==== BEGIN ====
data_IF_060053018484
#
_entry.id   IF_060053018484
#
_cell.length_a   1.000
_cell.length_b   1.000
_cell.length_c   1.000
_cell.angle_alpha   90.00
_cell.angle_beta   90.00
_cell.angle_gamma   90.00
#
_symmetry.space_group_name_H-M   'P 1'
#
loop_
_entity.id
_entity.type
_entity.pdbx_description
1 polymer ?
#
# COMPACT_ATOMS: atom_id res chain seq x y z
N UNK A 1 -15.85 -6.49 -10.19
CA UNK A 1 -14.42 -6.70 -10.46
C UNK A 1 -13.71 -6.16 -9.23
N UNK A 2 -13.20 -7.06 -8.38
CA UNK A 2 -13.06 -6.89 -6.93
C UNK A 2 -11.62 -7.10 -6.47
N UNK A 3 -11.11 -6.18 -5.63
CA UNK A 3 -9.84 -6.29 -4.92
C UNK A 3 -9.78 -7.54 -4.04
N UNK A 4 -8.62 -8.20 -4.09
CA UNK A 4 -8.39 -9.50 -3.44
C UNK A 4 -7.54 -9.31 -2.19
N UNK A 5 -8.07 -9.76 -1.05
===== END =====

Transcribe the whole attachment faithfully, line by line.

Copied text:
data_IF_060053018484
#
_entry.id   IF_060053018484
#
_cell.length_a   1.000
_cell.length_b   1.000
_cell.length_c   1.000
_cell.angle_alpha   90.00
_cell.angle_beta   90.00
_cell.angle_gamma   90.00
#
_symmetry.space_group_name_H-M   'P 1'
#
loop_
_entity.id
_entity.type
_entity.pdbx_description
1 polymer ?
#
# COMPACT_ATOMS: atom_id res chain seq x y z
N UNK A 1 -15.85 -6.49 -10.19
CA UNK A 1 -14.42 -6.70 -10.46
C UNK A 1 -13.71 -6.16 -9.23
N UNK A 2 -13.20 -7.06 -8.38
CA UNK A 2 -13.06 -6.89 -6.93
C UNK A 2 -11.62 -7.10 -6.47
N UNK A 3 -11.11 -6.18 -5.63
CA UNK A 3 -9.84 -6.29 -4.92
C UNK A 3 -9.78 -7.54 -4.04
N UNK A 4 -8.62 -8.20 -4.09
CA UNK A 4 -8.39 -9.50 -3.44
C UNK A 4 -7.54 -9.31 -2.19
N UNK A 5 -8.07 -9.76 -1.05